15 AUGUST 1958, Page 9

Mr. Dooley on Indirect Aggression

WELL,' said Mr. Hennessy, 'we've put a stop to it at last.' `We have, thank God,' said Mr. Dooley. `What?'

'In-di-reck aggresshun,' said Mr. Hennessy proudly.

`That's not the kind we have round the Dooley home,' said Mr. Dooley. 'How do they throw it?'

`Ye don't understand me,' said Mr. Hennessy. 'In-di-reck aggresshun• is the latest sthratejy of th' Reds, an' Jawn Fosther has it bet. Th' Marines is the answer to that crowd, sez he—in with them. An' that was that.'

'It was indeed,' said Mr. Dooley. 'Where exackly are they, be th' way?'

`I heard on the radio,' said Hennessy, 'B. Route, they're on, on their way to fight th' Ruses.'

`They'ye th' right plan there,' said Mr. Dooley. 'Them lids is divils for in-di-reck aggresshun. But ye know, Hinnissy, mebbe it's just that I'm an old man now, somehow I can't help thinkin' McKinley, or even Teddy Roosevelt, had a bether idea iv what to do with th' Marines. In thim days when I was in my prime, if the naytives of some furrin counthry was engagin' in on-American activities, th' President would call in the Ginr'al or th' Admiral or whatever they have in th' Marines, and he'd say, "Well, George, here's th' flag an' here's a Bible, an' there's a map of th' Ph'lipeens. Go there, run up th' flag an' if anyone spakes to ye give him the Bible with me com- pliments. If he objecks to that give him a poke in the eye for interferin' with th' spread of th' Christian religion an' malthreatin' American citi- zens engaged in th' peaceful task of removin' his possesshuns." That was Mac. But as f'r lawn Fosther'— `Jawn's all right,' said Mr. Hennessy stoutly. `Ike sez he has a remarkable intelleck.'

`That's just what I'm afraid of,' said Mr. Dooley, 'because th' Marines have not. Jawn, y'see; calls in th' top man in th' Marines an' he sez : "Listen here," sez he. "Ye know th' Leppinnon? 'Tis a small peaceful counthry that's in th' middle iv a civil war. Leastways 'tis not a civil war but a crule invasion carried out be th' ruthless announcers out of the Cairo Radio, with the assistance iv th' Marinated Pathriarch an' one or two others who may or may not be a majority of th' Leppinese people. D'ye follow me?"

"I'm with ye annyway," sez th' Maririe, "where do I find this pathriot till I maroon him for ye once an' for all?"

"Hold on a minnit," sez Jawn Fosther, who is a very conscientious man. "I want ye to be sure now ye ondherstand iv'ry detail iv y'r assignment. Ye're to go in there to uphold the lawful authority iv me loyal friend Prisident Shampoo, while Bob Murphy is puttin th' skids undher him for me. Ye are on no account to intervene in th' intairnal affairs iv th' counthry, which consist mainly of a war, but we are to put down in-di-reck aggresshun with an iron hand if ye happen to see it. If anywan shoots ye ye can 'shoot back, but ye're not to hit them. There is, however, wan complicatin' facthor."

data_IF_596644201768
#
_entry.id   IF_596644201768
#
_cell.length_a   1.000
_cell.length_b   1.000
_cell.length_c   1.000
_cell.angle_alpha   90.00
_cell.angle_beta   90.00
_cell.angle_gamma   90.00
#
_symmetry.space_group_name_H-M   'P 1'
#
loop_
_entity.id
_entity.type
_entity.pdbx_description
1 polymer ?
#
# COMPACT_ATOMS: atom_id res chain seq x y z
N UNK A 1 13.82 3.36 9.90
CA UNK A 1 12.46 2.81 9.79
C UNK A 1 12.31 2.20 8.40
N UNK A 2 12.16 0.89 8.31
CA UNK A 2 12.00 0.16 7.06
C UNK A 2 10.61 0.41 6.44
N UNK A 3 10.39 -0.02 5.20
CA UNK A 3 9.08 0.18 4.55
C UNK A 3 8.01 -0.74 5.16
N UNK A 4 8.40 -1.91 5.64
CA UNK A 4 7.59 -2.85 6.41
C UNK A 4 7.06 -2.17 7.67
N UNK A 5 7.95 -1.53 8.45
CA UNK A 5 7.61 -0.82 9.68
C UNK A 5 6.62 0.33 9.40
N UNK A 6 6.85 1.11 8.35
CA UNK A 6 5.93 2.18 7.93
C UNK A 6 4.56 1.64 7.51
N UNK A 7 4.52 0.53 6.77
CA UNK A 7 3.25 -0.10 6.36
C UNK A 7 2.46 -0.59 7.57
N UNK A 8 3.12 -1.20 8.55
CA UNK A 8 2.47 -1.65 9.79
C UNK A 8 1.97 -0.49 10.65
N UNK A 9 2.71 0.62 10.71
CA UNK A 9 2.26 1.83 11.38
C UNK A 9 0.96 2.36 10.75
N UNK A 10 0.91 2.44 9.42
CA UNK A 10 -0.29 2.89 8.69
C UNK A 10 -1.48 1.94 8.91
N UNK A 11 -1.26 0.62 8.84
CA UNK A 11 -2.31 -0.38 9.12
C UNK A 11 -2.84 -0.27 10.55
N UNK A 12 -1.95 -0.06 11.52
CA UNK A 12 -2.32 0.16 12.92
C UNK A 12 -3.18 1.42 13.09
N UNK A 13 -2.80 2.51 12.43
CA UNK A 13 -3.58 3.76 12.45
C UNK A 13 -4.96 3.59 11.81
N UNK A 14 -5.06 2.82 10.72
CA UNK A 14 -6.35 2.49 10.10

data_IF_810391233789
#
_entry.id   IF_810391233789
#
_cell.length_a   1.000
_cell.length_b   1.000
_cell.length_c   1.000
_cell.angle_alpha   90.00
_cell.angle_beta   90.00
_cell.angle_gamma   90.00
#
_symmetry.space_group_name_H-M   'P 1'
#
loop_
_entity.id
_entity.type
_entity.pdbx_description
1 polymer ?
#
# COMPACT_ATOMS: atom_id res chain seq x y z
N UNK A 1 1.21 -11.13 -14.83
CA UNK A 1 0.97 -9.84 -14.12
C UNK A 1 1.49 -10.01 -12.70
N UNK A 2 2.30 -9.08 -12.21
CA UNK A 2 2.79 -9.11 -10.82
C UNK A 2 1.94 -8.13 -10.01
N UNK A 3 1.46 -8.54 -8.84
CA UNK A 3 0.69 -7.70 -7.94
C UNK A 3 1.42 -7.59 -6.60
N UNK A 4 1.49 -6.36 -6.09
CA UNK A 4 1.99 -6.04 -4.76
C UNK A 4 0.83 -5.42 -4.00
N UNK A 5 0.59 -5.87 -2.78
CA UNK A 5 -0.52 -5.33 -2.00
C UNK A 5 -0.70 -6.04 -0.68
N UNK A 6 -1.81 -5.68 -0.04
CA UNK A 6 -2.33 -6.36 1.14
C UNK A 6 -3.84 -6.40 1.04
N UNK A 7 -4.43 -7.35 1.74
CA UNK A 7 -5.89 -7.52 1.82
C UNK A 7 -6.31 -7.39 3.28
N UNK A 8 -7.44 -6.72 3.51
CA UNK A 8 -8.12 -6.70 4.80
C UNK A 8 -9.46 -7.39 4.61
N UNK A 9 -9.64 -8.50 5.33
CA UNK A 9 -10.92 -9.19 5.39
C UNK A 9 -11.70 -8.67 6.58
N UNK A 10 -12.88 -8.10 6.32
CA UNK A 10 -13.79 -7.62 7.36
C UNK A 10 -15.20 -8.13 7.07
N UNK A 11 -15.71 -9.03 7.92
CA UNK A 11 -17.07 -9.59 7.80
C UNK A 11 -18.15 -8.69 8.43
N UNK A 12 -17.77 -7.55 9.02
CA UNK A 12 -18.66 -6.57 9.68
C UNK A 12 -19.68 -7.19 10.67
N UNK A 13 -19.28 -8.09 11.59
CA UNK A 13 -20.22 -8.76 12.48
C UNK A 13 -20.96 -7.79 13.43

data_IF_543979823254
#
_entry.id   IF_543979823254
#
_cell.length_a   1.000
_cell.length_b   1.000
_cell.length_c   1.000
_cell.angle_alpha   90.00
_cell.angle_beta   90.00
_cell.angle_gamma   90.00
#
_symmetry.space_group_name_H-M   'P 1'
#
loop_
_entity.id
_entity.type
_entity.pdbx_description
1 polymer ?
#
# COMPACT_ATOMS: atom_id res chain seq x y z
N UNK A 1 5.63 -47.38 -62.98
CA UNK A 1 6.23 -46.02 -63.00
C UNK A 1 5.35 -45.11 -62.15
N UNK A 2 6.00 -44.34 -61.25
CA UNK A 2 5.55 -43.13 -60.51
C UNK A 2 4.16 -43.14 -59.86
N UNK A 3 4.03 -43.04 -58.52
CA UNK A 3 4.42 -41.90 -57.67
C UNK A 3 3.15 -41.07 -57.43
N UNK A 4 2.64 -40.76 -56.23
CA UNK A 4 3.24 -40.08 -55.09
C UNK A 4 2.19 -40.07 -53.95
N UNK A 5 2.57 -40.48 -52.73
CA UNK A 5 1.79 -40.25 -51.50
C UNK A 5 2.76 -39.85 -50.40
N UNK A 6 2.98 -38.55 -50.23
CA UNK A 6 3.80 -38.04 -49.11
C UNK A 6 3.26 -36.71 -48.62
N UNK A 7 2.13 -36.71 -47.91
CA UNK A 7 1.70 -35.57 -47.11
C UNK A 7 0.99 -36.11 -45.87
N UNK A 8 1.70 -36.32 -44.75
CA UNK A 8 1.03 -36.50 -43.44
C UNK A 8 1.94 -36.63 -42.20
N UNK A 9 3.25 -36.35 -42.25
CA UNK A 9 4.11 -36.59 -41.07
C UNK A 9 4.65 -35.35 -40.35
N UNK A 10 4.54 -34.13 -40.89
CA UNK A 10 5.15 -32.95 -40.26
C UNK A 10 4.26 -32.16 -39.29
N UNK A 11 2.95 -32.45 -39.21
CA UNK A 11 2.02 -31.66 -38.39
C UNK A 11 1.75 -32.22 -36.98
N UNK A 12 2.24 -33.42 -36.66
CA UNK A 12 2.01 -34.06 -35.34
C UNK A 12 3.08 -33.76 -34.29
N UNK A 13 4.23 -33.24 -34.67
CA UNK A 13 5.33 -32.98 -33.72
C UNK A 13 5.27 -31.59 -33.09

' "I was afraid of that," sez the Marine.

" 'Tis the United Nashens," sez the Secretary. "They have Obsairvers in th' Leppinon to make sure that no foreign forces move in."

-If they thry to stop us," sers the Marine, "we'll blow them to Hell. Niver you fear."

"No, no, no," sez the Secretary. "We're not against them. We only want to strengthen their hand against their will. Good luck to ye now." ' `Well, anyway,' said Mr. Hennessy, 'John Fosther knows what he's doin'.'

`Granted he does,' said Mr. Dooley, 'but do the Marines? Imagine yerself set down in the Leppinon, with Jawn's words to guide ye. As ye make yeer way through the sthreets of the belay- guered but insideeyus capital ye suddenly come on what Inks like two A-arabs shootin' at each other. Both the little villyuns luk exackly alike to. you. But ye have ye'er insthructions an' ye are detairmined to carry thim out, once ye know what they mane. So you go up to the near A-arab. "Excuse me, Sir," sez you, "but would ye be any chanst be engaging in in-di-reck aggresshun?"

"Indireck?" sez the A-arab. "There'd be nothin' indireck about it, if that coward down there wud come out from behind his sandbag. He is a supporter of thraitor Shampoo who is in the pay of the Yanks. Give us a cigarette."

'So. Hinnissy, you go down t' the other end of the sthreet t' join th' good guy. "Me friend," sez you, "can I be iv any assistance t' th' Leppinese Army in its glorious task of suppressin' in-di-reck aggresshun?" "Naw," sez the second A-arab. "That fella down there," he sez, "wud get yer goat all the same lettin' on to be a pathriot and firin' at the Army."

"Ah," sez you, hot on the thrack of the in-di- reck stuff : "So he's not a pathriot at all, eh?"

"Iv coorse he's not a pathriot," sez th' A-arab. "Is his brother Ahmed a pathriot, that sells Pepsi- Cola t' th' Yanks? All that fella wants is a job undher the Govermint as soon as we get rid of that oul' villyun, Shampoo."

"What's wrong with Shampoo?" sez you. "Isn't he on our side?"

"Shampoo is a thraitor," sez the A-arab. "In th' pay iv the Yanks. Have ye a cigarette at all?"' `Well, Hinnessy,' said Mr. Dooley, after a pause, 'in that sitchuation how exackly wud you set about safeguardin' the integgerity an' in- dependence iv th' Leppinnon?'

'I'd knock their heads togither,' said Mr. Hen- nessy with conviction, 'the ongrateful little divils.'

`Well,' said Mr. Dooley thoughtfully, 'at least ye have a policy that can be carried out be the Marines. Ye're one up on Jawn, Hinnissy.'